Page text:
AVONDALE — Thirty-three years ago, local leaders were asked to look 50 years into the future and make predictions about Chicago and society as part of a time capsule project for ComEd’s 100th anniversary.
This summer, a construction worker found the time capsule much earlier than expected — and the predictions aren’t looking too accurate, though we have 17 years to change that.
In one, ad agency founder Harold E. Kuttner predicted by 2037 “we will no longer have bigotry, anti-semitism or discrimination of any kind in our country.”
In another, local pastor John S. Quinn of St. Andrew Catholic Church said by 2037 he expects the Catholic church to allow women and married men to be priests, and to “adapt its doctrines to scientific discoveries.”
The country is battling a growing wave of bigotry, anti-semitism and discrimination, with hate crimes on the rise.
And women and married men are still excluded from priesthood in the Catholic church despite repeated calls for change.
SCROLL FOR PHOTOS OF TIME CAPSULE ITEMS
The construction worker found the letters — and all of the other artifacts in the time capsule — at the end of July on the ComEd headquarters site at 3500 N. California Ave.
Crews are demolishing the 90-year-old building because the company built a new headquarters. ComEd’s new, $58 million headquarters — complete with a public STEM education area — opened on the same site in February.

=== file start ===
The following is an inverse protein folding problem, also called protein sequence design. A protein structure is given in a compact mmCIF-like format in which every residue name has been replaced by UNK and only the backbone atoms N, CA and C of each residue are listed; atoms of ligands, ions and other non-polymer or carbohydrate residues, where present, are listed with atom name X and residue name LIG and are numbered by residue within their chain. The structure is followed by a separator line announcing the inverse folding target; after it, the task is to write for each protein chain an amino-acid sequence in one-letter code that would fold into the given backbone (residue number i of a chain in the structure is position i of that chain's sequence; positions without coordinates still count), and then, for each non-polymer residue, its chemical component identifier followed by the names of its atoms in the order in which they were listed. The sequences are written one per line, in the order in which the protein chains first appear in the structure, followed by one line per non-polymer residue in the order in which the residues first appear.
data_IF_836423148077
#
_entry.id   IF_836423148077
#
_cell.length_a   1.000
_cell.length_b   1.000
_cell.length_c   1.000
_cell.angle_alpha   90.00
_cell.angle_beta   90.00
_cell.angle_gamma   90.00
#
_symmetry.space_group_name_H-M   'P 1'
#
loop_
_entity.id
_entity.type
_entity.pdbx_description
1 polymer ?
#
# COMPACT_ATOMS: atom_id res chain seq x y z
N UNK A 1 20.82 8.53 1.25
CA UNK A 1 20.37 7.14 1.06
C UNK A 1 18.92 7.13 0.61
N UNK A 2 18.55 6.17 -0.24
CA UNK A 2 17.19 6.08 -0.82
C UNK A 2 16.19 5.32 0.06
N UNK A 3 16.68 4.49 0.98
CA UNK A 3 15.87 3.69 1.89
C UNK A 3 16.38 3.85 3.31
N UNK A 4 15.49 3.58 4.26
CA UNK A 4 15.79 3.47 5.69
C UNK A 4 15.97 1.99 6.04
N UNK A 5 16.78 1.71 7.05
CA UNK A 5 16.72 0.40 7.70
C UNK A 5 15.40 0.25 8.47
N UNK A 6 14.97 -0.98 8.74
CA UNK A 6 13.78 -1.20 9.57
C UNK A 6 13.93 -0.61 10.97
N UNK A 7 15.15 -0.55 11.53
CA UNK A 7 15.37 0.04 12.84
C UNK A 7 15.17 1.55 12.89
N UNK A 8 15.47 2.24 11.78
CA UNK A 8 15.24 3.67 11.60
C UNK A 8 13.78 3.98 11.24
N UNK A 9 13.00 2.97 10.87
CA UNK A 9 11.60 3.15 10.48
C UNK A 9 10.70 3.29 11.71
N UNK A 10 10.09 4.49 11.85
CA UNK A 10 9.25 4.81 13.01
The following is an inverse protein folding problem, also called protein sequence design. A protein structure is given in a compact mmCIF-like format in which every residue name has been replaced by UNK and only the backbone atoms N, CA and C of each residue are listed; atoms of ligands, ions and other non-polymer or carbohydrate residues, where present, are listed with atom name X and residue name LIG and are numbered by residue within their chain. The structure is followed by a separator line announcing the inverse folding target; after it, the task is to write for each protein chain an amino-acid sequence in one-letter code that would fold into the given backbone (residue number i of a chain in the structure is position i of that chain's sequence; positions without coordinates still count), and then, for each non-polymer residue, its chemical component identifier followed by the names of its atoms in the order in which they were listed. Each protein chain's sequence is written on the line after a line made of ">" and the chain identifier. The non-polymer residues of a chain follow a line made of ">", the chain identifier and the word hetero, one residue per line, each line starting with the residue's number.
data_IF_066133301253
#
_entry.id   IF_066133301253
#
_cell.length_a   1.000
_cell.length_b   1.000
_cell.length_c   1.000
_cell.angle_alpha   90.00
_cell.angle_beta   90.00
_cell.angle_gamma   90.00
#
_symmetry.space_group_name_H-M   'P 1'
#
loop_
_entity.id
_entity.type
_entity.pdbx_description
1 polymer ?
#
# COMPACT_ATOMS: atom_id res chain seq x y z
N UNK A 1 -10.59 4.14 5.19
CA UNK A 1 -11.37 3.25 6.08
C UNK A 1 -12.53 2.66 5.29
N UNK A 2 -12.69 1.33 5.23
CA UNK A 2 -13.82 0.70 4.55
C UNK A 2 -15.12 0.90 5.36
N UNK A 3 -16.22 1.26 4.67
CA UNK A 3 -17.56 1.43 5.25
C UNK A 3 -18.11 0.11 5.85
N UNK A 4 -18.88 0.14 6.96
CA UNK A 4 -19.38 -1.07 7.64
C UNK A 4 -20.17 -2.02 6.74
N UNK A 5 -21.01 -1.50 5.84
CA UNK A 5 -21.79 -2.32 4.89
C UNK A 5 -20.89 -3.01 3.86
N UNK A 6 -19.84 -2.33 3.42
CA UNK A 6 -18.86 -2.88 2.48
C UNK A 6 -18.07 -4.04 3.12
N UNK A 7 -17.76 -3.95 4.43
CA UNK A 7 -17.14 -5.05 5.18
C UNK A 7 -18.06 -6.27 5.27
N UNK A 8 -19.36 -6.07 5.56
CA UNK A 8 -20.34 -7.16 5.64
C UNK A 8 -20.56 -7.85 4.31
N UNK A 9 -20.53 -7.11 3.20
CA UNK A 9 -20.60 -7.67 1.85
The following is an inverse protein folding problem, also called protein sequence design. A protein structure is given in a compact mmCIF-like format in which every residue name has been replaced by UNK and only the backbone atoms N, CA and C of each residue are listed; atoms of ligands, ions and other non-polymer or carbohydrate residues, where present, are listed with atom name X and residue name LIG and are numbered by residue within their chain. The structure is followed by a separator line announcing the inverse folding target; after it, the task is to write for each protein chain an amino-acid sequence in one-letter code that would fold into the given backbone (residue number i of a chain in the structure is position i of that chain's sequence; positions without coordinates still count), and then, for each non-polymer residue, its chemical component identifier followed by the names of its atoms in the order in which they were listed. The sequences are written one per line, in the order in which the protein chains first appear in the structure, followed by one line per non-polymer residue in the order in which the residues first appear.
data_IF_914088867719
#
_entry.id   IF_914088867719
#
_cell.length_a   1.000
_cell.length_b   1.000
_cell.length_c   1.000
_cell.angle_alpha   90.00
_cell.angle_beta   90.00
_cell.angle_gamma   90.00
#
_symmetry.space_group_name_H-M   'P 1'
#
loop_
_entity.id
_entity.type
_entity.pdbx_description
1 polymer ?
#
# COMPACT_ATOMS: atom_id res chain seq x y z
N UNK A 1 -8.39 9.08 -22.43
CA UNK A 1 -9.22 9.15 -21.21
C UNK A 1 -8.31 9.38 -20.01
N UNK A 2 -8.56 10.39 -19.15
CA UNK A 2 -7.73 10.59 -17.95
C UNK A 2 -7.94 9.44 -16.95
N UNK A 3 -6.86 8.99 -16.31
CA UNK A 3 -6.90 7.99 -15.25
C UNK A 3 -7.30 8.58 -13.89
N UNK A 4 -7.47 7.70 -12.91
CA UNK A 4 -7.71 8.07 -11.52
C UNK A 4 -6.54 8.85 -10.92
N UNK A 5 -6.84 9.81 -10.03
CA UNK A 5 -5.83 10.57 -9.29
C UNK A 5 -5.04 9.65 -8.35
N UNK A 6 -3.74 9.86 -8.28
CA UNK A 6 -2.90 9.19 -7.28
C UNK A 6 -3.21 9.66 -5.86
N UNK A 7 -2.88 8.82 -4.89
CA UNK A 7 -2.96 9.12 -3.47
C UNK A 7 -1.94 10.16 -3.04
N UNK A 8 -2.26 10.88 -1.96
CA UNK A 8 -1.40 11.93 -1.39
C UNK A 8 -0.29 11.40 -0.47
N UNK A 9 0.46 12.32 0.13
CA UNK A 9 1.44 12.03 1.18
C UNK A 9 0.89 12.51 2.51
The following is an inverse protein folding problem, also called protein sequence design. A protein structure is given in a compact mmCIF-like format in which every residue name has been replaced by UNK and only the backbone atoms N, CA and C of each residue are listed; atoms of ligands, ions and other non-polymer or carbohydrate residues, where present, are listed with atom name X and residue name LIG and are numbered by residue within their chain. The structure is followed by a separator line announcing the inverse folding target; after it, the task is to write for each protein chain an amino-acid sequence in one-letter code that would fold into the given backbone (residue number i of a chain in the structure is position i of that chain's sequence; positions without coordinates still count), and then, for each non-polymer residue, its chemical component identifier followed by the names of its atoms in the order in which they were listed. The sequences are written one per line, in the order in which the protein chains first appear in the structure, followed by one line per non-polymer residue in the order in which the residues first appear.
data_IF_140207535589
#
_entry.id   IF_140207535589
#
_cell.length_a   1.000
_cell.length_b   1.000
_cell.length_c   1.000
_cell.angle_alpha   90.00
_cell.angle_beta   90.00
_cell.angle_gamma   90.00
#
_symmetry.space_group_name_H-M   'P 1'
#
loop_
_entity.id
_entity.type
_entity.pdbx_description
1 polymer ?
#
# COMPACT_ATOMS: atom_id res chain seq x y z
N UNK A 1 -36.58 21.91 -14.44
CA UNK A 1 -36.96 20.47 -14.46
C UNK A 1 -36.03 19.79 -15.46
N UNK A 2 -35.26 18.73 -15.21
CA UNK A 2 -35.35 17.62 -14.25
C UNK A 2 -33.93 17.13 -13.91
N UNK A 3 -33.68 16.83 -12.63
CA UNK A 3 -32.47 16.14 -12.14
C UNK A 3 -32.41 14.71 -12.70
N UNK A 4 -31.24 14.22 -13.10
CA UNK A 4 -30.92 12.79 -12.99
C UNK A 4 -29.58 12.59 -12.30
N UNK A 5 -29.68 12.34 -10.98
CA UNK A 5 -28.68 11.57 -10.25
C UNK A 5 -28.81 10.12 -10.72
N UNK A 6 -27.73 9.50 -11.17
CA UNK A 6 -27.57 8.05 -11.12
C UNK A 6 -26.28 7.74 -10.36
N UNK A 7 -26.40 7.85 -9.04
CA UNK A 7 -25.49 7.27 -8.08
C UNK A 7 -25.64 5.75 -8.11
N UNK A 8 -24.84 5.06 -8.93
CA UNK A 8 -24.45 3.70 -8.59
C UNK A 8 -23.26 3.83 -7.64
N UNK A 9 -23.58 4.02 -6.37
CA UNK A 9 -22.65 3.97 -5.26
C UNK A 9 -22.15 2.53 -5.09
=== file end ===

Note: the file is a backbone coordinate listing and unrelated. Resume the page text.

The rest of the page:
The time capsule was installed in 1987 at ComEd’s centennial party, a grand event with a performance by Lane Tech’s marching band, a helicopter landing and a car show, said John Maxson, a longtime ComEd employee who organized the party.
In the weeks leading up to the party, the time capsule was filled with memorabilia from ComEd employees, everything from 1987 coins to 1987 issues of Life magazine, as well as letters from local leaders.
The goal was to surprise and delight whoever stumbled across the box decades later, Maxson said.
At the party, officials placed the time capsule near an 8-foot-tall art deco eagle sculpture, thinking it’d be found at least 50 years later, in 2037.
Maxson said he was surprised when he got a call in July and learned the time capsule had already been found.
“I was like, ‘Oh my gosh, already?’ I really had not thought about when it would be found. I thought it would be way in the future,” Maxson said.
“I didn’t know what way in the future meant, but at the time we thought of the office there, at California and Addison, as being one of the pyramids or something … we thought this was something that was a permanent asset of the company.”
But Maxson noted the past 33 years “probably saw more change than [ComEd’s] first 100 years.”
“It’s unfathomable how technology and the company has changed in such a short period of time,” he said.
Back in 1987, ComEd relied on natural gas and coal to generate electricity, whereas today natural gas is its main source. Technicians had to bring drawings with them when going out to fix or install power lines because there was no GPS. Meter readings were done manually; today, they’re automated.
Those are only a few examples of the technological advancements made in just a few decades, said Maxson, who worked for ComEd for 32 years.
“I remember [thinking] it would be a different world when it’s found, but I had no idea it would be such a short period of time,” he said.
As for the 2037 predictions: We’ve got 17 more years to eliminate bigotry and make the capsule’s vision for the future a reality.
Subscribe to Block Club Chicago. Every dime we make funds reporting from Chicago’s neighborhoods.